Today is the fifth day of our week of prayer. If you have not read the previous four blogs on prayer, I encourage you to do so. Today, we will focus on prayers of confession.
King David prayed, “Wash away all my iniquity and cleanse me from my sin.” What do you think about that prayer? I have used the whole fifty-first chapter of Psalms in my prayer life, taking the words of the Psalmist and making them my own, on numerous occasions. Here’s something we should consider about this verse. It was written in about 1050 BC, which was over a thousand years before the death and resurrection of Jesus. David’s perspective on sin and forgiveness is different than ours. He was praying this prayer before Christ’s atoning sacrifice. The cross changed everything! Once we are a Christian, we are not asking God to wash away all of our iniquities, because they were washed away at our salvation. Consider this. If you are a Christian, you received Christ into your life, confessing your sin and asking for forgiveness, and Jesus forgave you of all of your sin. Romans 4:25 says, “He who was delivered over because of our transgressions, and was raised because of our justification.” This passage says that because of Jesus’ death and resurrection, our sins are forgiven and we are justified. To be justified means to be made “just-as-if-I’d” never sinned: justified. Since the resurrection, believers stand before God clean and forgiven. The fact is, you were cleansed from your sin the moment you became a Christian.
How does this truth affect our prayer of repentance now? God still wants us to confess our sin, and we should repent of our sin. The difference between us and King David is that the permanent sacrifice for sin has now been made through Jesus, and Christ’s blood has cleansed us from our sin. When we go before God to confess our sin now, we are not really asking God to “forgive us of our sin,” because He already has. We are acknowledging our need for the cross, agreeing with Him on how wrong our sin was, and thanking Him for our redemption in Christ. We are reminding ourselves that it was for that particular sin that Jesus died. It is because of this truth that God says in Romans 8:1, “Therefore there is now no condemnation for those who are in Christ Jesus.”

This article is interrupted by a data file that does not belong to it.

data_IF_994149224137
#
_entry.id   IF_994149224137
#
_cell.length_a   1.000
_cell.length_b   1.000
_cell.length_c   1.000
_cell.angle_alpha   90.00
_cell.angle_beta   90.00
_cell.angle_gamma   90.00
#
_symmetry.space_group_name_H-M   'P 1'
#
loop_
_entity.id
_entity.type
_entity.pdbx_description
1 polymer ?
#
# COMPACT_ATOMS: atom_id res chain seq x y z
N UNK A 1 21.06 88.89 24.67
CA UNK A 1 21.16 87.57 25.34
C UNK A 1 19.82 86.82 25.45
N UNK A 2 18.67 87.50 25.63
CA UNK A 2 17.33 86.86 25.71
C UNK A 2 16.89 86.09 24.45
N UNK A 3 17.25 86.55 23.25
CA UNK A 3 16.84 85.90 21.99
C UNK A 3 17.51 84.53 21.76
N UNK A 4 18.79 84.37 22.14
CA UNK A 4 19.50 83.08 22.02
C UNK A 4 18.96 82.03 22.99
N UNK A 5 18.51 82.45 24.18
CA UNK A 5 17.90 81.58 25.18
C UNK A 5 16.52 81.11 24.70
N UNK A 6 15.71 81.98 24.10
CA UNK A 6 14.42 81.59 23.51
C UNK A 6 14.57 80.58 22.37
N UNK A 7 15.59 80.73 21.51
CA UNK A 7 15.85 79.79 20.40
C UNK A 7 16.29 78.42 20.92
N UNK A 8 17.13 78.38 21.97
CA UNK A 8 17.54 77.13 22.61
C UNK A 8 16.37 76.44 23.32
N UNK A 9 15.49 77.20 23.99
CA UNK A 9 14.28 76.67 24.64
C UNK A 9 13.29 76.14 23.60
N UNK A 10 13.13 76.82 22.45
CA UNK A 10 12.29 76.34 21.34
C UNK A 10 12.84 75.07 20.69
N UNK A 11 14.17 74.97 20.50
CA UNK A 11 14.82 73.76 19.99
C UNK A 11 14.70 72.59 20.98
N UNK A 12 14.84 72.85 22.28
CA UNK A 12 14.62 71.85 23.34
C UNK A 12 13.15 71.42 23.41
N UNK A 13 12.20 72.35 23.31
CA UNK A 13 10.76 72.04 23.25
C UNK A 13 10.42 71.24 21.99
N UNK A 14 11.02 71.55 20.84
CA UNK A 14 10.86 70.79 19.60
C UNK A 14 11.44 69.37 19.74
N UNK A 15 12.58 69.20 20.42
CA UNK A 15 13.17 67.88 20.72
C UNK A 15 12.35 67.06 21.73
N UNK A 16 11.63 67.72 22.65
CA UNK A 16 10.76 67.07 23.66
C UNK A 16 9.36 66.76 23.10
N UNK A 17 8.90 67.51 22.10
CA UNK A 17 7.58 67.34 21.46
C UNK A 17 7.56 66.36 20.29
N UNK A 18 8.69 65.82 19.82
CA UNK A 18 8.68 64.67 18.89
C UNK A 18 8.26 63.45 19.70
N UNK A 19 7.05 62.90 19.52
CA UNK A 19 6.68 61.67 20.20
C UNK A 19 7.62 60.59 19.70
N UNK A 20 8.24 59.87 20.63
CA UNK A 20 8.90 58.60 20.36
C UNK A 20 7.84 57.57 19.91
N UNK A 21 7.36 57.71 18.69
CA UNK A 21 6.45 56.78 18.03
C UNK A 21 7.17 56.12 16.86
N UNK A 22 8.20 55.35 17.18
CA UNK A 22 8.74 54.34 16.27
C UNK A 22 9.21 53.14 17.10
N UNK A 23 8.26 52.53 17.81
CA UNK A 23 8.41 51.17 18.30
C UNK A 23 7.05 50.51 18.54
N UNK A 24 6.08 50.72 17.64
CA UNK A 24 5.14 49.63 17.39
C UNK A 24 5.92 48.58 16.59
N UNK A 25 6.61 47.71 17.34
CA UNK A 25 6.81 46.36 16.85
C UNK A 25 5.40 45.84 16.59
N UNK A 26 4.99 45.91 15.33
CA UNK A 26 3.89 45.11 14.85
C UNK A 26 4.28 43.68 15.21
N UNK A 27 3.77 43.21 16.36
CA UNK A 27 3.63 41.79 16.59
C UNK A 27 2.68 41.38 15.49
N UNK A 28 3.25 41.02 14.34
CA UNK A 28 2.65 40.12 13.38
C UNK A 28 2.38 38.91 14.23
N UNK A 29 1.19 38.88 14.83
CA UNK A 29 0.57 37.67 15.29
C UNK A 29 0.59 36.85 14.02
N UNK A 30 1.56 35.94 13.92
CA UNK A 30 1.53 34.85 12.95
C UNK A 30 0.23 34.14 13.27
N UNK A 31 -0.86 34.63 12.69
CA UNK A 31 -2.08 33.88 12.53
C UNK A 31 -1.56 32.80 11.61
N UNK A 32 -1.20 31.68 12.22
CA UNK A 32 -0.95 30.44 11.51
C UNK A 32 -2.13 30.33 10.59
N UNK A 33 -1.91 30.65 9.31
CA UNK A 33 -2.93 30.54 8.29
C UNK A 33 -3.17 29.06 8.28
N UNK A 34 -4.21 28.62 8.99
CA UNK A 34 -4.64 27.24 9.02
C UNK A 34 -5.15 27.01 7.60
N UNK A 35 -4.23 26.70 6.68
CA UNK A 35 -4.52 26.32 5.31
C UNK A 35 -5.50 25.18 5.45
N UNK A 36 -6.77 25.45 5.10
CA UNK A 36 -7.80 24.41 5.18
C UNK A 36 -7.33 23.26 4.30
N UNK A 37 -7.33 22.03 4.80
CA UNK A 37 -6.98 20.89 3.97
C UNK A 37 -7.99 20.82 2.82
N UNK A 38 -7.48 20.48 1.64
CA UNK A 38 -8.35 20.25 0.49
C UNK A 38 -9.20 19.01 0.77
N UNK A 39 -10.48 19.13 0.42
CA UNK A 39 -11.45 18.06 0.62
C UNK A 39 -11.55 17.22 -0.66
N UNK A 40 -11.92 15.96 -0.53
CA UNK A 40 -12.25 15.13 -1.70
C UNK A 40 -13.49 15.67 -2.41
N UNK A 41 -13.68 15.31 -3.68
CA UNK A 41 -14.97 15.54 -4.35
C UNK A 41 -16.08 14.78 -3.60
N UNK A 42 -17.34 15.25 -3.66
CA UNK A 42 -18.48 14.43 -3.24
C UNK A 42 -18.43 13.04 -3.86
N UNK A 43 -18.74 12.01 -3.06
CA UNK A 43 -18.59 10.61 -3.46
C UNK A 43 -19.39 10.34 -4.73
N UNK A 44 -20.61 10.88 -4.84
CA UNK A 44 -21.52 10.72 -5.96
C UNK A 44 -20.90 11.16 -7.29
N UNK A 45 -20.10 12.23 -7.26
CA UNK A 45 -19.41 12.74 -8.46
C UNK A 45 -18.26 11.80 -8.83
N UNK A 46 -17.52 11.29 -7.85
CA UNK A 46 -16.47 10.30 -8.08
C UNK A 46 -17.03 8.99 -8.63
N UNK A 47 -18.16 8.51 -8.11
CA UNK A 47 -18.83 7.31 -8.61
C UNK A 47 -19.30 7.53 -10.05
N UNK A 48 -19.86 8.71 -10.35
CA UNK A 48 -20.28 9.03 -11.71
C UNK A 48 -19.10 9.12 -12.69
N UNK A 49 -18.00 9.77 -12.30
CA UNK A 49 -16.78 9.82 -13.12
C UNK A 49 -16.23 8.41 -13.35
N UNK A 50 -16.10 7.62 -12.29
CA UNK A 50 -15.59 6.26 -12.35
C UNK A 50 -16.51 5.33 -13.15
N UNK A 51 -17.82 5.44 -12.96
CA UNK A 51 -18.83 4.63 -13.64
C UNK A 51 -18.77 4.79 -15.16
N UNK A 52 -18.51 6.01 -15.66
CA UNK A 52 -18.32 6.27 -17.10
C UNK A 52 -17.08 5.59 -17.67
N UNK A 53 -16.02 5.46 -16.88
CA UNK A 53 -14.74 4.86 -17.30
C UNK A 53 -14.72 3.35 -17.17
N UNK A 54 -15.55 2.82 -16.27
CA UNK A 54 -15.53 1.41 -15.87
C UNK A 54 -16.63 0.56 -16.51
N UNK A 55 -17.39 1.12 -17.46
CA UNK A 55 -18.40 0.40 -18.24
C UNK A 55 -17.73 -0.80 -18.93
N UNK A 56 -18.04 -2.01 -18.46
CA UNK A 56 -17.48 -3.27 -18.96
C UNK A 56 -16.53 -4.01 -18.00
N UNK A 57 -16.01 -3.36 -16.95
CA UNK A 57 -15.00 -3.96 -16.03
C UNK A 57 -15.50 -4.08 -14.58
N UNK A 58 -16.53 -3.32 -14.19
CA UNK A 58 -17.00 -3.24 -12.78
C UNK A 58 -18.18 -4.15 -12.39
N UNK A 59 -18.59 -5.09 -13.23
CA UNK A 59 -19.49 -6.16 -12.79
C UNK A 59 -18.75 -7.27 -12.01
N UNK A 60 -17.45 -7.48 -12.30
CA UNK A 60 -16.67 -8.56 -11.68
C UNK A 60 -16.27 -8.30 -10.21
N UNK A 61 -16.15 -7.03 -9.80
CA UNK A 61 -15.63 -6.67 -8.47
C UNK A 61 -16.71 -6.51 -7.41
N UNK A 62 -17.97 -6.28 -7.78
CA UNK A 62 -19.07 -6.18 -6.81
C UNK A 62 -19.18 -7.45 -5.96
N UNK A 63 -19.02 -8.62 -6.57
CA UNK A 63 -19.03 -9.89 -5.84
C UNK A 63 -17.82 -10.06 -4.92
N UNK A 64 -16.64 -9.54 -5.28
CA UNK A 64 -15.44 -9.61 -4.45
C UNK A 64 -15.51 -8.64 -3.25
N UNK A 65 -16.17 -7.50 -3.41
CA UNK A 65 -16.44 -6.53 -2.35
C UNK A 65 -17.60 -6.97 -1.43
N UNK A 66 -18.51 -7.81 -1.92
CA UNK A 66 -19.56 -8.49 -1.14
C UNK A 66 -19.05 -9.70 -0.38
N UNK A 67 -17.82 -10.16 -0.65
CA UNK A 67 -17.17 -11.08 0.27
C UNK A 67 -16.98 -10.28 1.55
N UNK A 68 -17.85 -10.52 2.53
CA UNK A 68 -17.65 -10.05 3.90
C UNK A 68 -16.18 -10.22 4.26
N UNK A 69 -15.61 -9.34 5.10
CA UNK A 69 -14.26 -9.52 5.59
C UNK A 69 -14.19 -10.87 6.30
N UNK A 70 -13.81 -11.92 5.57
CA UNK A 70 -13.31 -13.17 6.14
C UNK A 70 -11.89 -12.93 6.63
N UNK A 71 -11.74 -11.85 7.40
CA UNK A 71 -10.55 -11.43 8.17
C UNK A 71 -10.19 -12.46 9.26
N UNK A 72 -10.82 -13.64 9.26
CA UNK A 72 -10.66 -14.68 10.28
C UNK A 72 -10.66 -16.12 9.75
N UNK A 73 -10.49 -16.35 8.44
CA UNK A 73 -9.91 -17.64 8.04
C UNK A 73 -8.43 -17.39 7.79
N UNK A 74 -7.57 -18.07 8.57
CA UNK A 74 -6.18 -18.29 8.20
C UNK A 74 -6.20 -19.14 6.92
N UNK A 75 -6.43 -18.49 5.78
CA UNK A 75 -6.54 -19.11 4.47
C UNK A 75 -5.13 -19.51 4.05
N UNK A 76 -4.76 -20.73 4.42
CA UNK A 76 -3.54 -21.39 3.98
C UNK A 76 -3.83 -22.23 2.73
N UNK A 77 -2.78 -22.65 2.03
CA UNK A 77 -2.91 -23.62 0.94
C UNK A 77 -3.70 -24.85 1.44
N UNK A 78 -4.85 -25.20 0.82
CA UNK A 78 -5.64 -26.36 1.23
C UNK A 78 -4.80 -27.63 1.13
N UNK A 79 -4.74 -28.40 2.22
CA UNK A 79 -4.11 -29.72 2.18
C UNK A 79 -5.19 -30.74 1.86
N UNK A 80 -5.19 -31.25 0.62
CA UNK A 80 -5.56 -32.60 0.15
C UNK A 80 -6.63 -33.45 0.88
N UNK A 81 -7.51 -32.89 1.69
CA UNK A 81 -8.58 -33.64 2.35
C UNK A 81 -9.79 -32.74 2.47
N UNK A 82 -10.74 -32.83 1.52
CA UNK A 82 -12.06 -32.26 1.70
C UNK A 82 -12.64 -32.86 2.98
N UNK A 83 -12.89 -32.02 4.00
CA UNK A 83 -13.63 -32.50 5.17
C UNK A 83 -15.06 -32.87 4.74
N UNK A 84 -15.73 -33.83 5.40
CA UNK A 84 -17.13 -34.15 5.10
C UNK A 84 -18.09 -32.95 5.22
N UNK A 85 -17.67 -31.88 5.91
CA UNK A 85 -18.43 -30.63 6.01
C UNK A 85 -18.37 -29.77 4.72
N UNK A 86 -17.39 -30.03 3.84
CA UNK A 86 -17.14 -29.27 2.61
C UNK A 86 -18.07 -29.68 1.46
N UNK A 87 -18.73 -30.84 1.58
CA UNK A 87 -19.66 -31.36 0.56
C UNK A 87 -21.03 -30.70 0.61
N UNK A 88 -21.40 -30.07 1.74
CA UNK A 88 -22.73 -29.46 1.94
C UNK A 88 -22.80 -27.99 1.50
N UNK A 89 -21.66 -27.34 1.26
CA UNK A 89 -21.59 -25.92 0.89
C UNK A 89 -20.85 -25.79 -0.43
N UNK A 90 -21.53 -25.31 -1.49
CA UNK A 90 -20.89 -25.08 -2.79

This is a wonderful truth. We do not cower before God asking for forgiveness as if He may not forgive. We should be broken before God over our sin, but grateful for the forgiveness that is ours through Christ. This means when Satan tries to wear us down with accusations and shame, we remind him that we are justified through Christ and not condemned. When we pray David’s prayer of Psalm 51, maybe we should add the words “thank you” to the beginning: “Thank you for washing away all my iniquity and for cleansing me from my sin.” Confess your sin to God today with the full knowledge that the blood of Jesus cleanses us from all unrighteousness. Thank Him for the cross and for the privilege of being His child.